Suicide is a leading cause of death among older adolescents and young adults; however, few studies have prospectively examined risk for suicidal ideation. The present study in older adolescents and young adults investigated whether two personality traits previously implicated in risk for suicidal ideation, neuroticism and extraversion, as well as certain aspects of interpersonal functioning, prospectively predicted endorsement of suicidal ideation during depressive episodes. Participants (n=117) are a subset of the Northwestern-UCLA Youth Emotion Project sample, which started with a group of high school juniors oversampled for high neuroticism. Baseline interpersonal functioning was measured using the Life Stress Interview. Baseline personality trait composite scores were created from multiple inventories. Depressive disorders and suicidal ideation were assessed at the baseline and three annual follow-up interviews using the SCID. Cox regression was employed to predict suicidal ideation during depressive episodes diagnosed at any follow-up interview. Results showed that baseline extraversion inversely predicts suicidal ideation in males only, and that baseline interpersonal problems in one's social circle, regardless of gender, predict suicidal ideation during depressive episodes.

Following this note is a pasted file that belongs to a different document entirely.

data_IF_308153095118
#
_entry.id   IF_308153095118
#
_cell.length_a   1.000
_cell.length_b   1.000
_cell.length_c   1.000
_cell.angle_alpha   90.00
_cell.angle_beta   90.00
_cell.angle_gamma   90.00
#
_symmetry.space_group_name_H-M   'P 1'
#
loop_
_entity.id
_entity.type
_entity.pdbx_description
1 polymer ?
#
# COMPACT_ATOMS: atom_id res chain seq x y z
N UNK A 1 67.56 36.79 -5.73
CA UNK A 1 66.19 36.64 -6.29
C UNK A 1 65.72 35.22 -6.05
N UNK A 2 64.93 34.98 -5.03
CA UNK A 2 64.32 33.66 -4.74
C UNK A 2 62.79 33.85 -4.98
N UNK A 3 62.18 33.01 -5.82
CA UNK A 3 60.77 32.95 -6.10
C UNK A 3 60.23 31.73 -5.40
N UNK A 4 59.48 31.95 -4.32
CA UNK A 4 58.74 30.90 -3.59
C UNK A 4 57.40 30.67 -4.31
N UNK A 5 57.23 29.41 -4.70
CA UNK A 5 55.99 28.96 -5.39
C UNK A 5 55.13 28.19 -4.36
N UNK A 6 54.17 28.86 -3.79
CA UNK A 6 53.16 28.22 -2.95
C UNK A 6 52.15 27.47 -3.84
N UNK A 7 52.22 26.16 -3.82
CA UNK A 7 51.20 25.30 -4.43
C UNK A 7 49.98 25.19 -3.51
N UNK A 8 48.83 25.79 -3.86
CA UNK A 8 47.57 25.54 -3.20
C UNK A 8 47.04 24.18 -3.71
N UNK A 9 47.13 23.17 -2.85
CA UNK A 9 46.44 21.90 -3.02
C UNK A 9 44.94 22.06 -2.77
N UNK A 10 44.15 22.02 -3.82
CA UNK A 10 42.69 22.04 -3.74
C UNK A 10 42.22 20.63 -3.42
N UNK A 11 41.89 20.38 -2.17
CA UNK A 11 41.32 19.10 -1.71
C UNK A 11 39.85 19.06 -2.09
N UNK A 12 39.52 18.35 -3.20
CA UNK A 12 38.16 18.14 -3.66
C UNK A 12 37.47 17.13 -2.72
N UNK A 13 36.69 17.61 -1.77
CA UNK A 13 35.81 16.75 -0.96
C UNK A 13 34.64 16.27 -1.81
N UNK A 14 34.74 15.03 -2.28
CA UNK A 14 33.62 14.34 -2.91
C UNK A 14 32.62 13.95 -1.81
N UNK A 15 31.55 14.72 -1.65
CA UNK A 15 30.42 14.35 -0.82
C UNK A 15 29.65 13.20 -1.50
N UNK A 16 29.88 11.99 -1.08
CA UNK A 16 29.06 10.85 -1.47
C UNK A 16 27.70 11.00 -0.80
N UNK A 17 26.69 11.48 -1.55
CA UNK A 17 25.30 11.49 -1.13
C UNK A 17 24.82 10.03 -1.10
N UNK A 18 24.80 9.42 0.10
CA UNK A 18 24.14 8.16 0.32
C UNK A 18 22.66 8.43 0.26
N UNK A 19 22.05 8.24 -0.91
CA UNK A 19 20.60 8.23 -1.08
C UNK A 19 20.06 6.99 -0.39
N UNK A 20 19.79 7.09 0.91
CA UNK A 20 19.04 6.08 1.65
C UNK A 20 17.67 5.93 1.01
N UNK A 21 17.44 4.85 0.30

|Journal||Personality and Individual Differences|
|State||Published - 2011|
Vrshek-Schallhorn, S., Czarlinski, J., Mineka, S., Zinbarg, R. E., & Craske, M. (2011). Prospective predictors of suicidal ideation during depressive episodes among older adolescents and young adults. Personality and Individual Differences, 50, 1202-1207.